Mormons need not fear its loving critics. Mormonism, Catholicism, and all faith traditions really should be terrified at the prospect that huge numbers now see churches as irrelevant to their lives. People who engage their leadership quite obviously care very much about their faith, or they would not give such enormous time and energy to help, as they see it,their churches. The really scary elephant in the room is apathy. An even scarier specter is when hundreds of thousands of members, each year, determine that perhaps, just perhaps we really don’t need priests or bishops to mediate between God and all of us. We can, after all, talk directly to God and cut out the middleman and his ten percent finder’s fee. Women should hold any priesthood for which they qualify by abiding neutral rules. And priests and sisters should have the god-given right to choose marriage or celibacy, as they choose, by serious thought and by prayer.There is nothing in holy writ that requires that men mediate God to women.

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Supreme Court’s Hobby Lobby Decision: Corporations are people and have more rights than you

So suck on it.

I’ll more to say but for now, my facebook and twitter feeds are blowing. This decision is horrendous. Five men just hurt the health care of every single American woman.

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ISIS Declares Caliphate In Syria And Iraq

ISIS caliphate
ISIS declares caliphate – those little derrick symbols represent oil fields.

Osama bin Laden’s vision of a Muslim caliphate in the Middle East is now a reality, thanks in large part to the USA. On Sunday morning, the Islamic State of Iraq and Syria (ISIS) pronounced the reformation of the caliphate—the historical Islamic state that once stretched over much of the modern-day Muslim world—with ISIS emir Abu Bakr al Baghdadi as the man in charge.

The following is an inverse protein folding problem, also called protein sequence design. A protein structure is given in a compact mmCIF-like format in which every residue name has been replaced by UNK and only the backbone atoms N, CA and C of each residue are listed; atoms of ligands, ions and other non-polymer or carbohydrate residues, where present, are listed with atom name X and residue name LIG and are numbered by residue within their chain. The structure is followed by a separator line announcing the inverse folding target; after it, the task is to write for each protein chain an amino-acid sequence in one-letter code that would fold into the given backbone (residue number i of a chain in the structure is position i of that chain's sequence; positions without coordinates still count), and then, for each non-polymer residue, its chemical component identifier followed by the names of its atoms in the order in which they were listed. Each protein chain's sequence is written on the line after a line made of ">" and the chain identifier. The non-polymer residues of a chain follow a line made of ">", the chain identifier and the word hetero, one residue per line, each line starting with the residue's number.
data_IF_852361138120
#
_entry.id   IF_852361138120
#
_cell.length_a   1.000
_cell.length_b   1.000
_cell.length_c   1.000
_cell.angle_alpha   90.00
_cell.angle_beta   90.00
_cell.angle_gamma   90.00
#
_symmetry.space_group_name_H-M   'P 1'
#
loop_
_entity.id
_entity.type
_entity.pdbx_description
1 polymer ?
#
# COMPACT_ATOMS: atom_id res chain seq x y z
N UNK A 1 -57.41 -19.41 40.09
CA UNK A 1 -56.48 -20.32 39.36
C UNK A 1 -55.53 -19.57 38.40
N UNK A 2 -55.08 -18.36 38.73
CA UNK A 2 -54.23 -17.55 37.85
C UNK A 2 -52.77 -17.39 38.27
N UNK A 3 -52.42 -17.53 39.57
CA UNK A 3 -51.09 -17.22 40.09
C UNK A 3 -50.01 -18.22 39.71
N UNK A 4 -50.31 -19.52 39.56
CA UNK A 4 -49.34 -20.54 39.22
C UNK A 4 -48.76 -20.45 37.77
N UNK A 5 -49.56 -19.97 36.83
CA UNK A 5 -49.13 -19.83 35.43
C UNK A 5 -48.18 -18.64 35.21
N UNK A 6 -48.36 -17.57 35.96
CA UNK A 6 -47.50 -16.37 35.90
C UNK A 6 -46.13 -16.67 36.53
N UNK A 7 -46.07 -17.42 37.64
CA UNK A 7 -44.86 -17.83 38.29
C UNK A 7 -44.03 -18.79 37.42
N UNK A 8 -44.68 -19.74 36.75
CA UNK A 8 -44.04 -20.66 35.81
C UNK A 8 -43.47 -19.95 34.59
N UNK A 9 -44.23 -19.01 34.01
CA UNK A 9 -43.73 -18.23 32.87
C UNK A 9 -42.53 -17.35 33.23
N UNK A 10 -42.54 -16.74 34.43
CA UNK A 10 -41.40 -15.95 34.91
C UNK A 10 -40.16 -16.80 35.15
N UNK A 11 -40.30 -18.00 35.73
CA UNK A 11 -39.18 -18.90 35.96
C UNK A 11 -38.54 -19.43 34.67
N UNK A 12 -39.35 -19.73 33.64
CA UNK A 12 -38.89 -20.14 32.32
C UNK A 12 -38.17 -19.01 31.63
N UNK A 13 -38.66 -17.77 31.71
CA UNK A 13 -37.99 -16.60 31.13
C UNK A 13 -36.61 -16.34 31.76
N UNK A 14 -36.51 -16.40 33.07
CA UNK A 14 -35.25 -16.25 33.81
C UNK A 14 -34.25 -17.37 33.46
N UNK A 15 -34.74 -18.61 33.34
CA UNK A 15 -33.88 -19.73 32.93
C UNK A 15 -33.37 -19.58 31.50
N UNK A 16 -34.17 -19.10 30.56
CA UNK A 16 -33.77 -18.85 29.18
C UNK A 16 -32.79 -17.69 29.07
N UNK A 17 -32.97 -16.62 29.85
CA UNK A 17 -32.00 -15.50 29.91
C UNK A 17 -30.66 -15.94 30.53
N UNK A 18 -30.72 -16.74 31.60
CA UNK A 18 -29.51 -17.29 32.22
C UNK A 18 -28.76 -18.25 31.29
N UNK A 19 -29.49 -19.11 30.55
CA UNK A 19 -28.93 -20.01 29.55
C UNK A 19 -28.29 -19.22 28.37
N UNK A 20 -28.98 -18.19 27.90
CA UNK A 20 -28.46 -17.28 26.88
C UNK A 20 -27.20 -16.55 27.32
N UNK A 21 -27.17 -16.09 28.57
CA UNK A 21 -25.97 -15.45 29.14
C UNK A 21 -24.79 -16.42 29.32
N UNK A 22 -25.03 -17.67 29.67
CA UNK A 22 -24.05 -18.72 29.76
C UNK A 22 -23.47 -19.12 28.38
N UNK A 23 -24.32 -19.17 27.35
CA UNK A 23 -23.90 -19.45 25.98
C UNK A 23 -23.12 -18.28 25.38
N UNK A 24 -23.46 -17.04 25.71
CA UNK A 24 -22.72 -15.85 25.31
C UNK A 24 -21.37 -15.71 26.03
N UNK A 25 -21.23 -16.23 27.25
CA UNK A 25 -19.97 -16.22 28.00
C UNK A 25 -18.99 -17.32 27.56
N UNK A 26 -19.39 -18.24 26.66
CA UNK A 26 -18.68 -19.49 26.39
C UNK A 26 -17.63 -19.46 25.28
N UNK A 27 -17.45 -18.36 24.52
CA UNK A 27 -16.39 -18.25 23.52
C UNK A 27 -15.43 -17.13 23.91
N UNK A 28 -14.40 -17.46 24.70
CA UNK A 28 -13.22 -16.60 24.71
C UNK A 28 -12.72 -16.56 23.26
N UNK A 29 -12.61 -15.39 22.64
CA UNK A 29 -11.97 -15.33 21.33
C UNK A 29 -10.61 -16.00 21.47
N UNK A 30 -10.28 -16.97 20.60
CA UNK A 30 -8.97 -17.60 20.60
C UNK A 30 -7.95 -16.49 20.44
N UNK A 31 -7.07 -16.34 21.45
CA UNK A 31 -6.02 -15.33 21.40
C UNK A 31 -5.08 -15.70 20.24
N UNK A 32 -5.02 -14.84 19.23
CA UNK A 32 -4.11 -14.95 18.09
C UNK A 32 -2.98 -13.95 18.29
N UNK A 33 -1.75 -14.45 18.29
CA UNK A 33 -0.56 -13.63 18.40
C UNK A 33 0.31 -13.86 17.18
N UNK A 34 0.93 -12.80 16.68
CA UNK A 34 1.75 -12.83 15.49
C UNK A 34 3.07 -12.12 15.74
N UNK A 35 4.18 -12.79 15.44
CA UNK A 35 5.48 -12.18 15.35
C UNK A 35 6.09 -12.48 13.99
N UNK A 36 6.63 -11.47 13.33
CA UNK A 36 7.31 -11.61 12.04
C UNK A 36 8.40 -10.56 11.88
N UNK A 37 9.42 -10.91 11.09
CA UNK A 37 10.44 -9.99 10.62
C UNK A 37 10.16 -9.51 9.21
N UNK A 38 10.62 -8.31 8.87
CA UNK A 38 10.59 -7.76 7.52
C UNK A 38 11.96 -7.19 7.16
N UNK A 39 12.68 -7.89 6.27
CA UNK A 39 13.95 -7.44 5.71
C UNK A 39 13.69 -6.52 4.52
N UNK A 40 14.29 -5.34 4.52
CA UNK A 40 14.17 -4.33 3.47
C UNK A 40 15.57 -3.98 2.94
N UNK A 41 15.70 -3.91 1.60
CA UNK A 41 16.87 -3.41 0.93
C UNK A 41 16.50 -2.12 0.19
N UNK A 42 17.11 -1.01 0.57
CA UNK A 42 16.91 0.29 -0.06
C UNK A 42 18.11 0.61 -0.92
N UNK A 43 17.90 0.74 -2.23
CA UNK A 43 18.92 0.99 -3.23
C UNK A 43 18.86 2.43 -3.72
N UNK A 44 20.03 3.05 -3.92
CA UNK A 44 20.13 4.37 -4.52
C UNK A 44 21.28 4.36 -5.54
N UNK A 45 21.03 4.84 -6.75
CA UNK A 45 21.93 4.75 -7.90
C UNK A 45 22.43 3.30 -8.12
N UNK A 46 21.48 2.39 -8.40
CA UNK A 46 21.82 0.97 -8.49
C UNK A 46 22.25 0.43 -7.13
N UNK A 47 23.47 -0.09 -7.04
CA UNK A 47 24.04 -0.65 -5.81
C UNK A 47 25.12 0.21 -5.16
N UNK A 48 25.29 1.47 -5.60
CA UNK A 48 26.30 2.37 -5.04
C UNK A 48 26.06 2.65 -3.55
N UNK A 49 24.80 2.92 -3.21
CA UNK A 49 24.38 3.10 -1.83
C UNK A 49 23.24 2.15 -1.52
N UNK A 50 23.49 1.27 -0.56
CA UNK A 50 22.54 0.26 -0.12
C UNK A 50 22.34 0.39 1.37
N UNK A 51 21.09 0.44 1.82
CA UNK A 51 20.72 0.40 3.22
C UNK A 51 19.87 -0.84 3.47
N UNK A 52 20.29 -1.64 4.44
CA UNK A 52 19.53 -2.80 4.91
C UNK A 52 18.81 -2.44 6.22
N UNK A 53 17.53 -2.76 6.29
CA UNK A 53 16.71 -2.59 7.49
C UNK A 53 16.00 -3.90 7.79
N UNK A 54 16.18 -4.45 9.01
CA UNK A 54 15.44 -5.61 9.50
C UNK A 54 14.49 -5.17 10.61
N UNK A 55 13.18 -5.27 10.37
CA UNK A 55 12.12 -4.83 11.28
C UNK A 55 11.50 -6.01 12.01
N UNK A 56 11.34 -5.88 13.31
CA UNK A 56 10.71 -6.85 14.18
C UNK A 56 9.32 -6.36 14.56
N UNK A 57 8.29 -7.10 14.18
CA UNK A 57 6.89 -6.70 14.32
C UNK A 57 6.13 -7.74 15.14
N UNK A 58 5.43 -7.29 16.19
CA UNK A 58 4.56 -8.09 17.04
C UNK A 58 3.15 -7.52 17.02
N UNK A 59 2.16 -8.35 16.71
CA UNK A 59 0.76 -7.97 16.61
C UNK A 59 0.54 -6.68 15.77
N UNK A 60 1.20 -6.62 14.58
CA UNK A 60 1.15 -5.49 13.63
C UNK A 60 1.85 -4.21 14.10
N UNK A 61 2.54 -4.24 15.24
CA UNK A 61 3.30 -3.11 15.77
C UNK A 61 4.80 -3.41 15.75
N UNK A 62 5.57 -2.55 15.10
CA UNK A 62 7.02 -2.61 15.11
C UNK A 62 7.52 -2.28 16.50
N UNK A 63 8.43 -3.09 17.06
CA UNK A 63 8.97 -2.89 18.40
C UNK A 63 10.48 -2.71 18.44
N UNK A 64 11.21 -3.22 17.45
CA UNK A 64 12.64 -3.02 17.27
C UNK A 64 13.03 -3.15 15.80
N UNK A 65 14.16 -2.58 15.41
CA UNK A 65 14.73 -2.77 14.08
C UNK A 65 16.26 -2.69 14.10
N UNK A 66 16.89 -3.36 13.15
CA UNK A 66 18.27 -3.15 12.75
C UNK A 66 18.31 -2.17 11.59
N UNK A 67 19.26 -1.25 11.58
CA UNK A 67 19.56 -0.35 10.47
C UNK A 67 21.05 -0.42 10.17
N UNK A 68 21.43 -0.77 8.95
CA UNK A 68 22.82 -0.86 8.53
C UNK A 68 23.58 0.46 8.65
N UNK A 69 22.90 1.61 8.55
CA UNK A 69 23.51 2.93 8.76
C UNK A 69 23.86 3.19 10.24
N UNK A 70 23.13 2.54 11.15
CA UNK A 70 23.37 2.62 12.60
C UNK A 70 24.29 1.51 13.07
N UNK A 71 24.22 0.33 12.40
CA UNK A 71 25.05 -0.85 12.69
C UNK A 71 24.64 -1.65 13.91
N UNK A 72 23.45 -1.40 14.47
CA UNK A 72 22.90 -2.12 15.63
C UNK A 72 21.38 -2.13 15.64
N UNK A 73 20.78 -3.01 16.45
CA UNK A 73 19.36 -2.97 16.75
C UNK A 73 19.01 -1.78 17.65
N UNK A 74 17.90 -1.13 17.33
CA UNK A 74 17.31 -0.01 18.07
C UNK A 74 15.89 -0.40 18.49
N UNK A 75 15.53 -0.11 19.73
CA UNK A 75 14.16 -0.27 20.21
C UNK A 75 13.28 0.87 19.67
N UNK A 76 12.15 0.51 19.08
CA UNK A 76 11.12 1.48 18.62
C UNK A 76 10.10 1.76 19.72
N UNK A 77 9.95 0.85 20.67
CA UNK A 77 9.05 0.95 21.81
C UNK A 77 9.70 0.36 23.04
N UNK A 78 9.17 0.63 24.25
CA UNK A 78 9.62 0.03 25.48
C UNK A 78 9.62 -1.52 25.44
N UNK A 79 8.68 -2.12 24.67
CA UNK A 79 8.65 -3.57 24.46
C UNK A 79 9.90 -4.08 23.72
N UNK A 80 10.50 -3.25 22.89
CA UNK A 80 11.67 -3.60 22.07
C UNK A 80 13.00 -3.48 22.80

DSWright on FDL:

Al Qaeda’s strategy of trying to force a US overreaction with the 9/11 attack has proved considerably successful in destabilizing the regional regimes that opposed establishing a caliphate and promulgating fundamentalist Islamic law. …12 million people are estimated to live under the control of ISIS already and if the now declared caliphate continues its expansion it could be considerably more.

…Apparently using the US military to topple secular leaders did little to thwart the rise of Islamic extremism. In fact, it seems to have had the opposite effect.

Add to the “no one could have anticipated…” file. Which is getting pretty thick by now.

More info:
ISIS Declares Themselves an Islamic State
The Beginning of a Caliphate: The Spread of ISIS, in Five Maps

UPDATES:
According to Bill Roggio of the Long War Journal, the proclamation of a caliphate was “a controversial move that is sure to send shockwaves throughout the jihadist world.”